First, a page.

Not Every Ram Truck With a 12-Valve Cummins Can Drift Like This One

An old pickup shouldn’t be able to move like this on the touge.

byCaleb JacobsJul 26, 2022 3:36 PM
Not Every Ram Truck With a 12-Valve Cummins Can Drift Like This One
Drifts N' Lifts via YouTube
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Diesel trucks are meant to work, but all that torque can be used for fun, too. Not only is there a huge diesel drag racing scene, but there's also sled-pulling, which has been one of rural America's hootin' and hollerin' pastimes for generations. With that in mind, few diesel trucks can drift all that well. Koltan MacDonald's second-gen Ram with a 12-valve Cummins can, as you're about to see.

MacDonald runs the Drifts N' Lifts channel on YouTube, where he also showcases plenty of sliding Volvos. We're here to talk about his 1994 Ram 2500, though, with its NV4500 five-speed and nasty clutch-dump capability. It's got two-wheel drive, of course, and a whole host of engine mods that put it somewhere in the neighborhood of 600 horsepower.

Simply put, the truck's full mod list is lengthy. MacDonald joked after sending it over to me saying, "Gosh, no wonder I'm broke." It includes some common fare in the Cummins tuning world, like a 175-hp P-Pump. It's had the fuel plate removed, too, with 4,000-rpm governor springs and big 5x0.016 injectors that make plenty of black smoke until the BorgWarner S364.5 turbo spools up. MacDonald says it makes 55 pounds of boost, meaning there's a lot of air and diesel that comes together to make big power. This is what the modifying scene used to look like before computer tuning took over.

Even with all these engine upgrades, the truck still wouldn't be any good at drifting if the chassis and suspension were stock. They're not, as MacDonald lowered the Ram by five inches with cut front springs and refabricated leaf brackets out back. It's also got a FFS traction bar setup. He mentions that it would really benefit from a steering angle kit, which is commonplace on pretty much every other build that's meant to go sideways.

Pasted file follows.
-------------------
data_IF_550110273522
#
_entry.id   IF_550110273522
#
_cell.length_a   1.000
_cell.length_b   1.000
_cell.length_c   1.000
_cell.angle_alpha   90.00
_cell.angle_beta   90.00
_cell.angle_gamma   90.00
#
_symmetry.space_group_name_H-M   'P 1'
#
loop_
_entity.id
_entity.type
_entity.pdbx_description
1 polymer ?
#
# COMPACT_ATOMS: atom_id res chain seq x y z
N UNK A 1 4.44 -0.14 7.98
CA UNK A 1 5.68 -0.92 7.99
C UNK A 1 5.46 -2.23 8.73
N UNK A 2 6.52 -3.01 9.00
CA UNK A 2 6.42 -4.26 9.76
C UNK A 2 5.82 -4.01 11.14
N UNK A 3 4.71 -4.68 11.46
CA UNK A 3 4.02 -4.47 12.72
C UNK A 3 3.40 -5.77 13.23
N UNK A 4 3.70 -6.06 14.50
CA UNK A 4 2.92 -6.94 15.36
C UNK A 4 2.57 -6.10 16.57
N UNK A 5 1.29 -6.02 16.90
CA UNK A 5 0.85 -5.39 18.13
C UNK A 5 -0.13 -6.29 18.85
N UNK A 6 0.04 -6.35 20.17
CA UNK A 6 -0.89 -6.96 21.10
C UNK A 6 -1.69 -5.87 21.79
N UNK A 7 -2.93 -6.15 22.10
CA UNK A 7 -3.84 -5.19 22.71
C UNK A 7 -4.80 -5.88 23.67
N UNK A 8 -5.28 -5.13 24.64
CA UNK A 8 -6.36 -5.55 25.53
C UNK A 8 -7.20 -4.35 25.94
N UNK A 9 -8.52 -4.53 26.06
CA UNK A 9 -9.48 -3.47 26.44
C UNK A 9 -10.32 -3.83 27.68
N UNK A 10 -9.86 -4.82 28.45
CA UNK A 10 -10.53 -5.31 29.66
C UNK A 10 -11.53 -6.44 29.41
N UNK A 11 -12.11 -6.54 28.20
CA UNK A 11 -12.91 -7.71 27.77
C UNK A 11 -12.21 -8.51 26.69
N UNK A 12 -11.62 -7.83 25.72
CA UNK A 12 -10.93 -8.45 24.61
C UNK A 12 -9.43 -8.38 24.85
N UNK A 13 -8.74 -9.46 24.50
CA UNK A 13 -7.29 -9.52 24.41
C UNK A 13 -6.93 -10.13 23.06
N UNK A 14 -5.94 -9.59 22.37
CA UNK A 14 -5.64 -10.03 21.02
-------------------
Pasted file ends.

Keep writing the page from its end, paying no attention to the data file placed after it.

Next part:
The welded Dana 80 rear differential allows the Ram to slide around without a handbrake, but that means it's limited to flat ground and uphill drifts. It does both of those things pretty great, honestly, as MacDonald is also a skilled wheelman. He's owned something like 75 Volvos in the past and a lot of them were made specifically to be tail happy. Experience in any RWD vehicle can be applied to a great big truck like this; just know that it won't move as fast as a car, even with all that added power.

There's more than a handful of clips showcasing the Cummins' drift prowess, and the latest one takes place on a touge-type road. MacDonald and his crew are dedicated to the drift culture, for sure, as they roll around in right-hand drive Nissans and more. The Ram may look a little out of place, but it can lay down rubber with the best of them.

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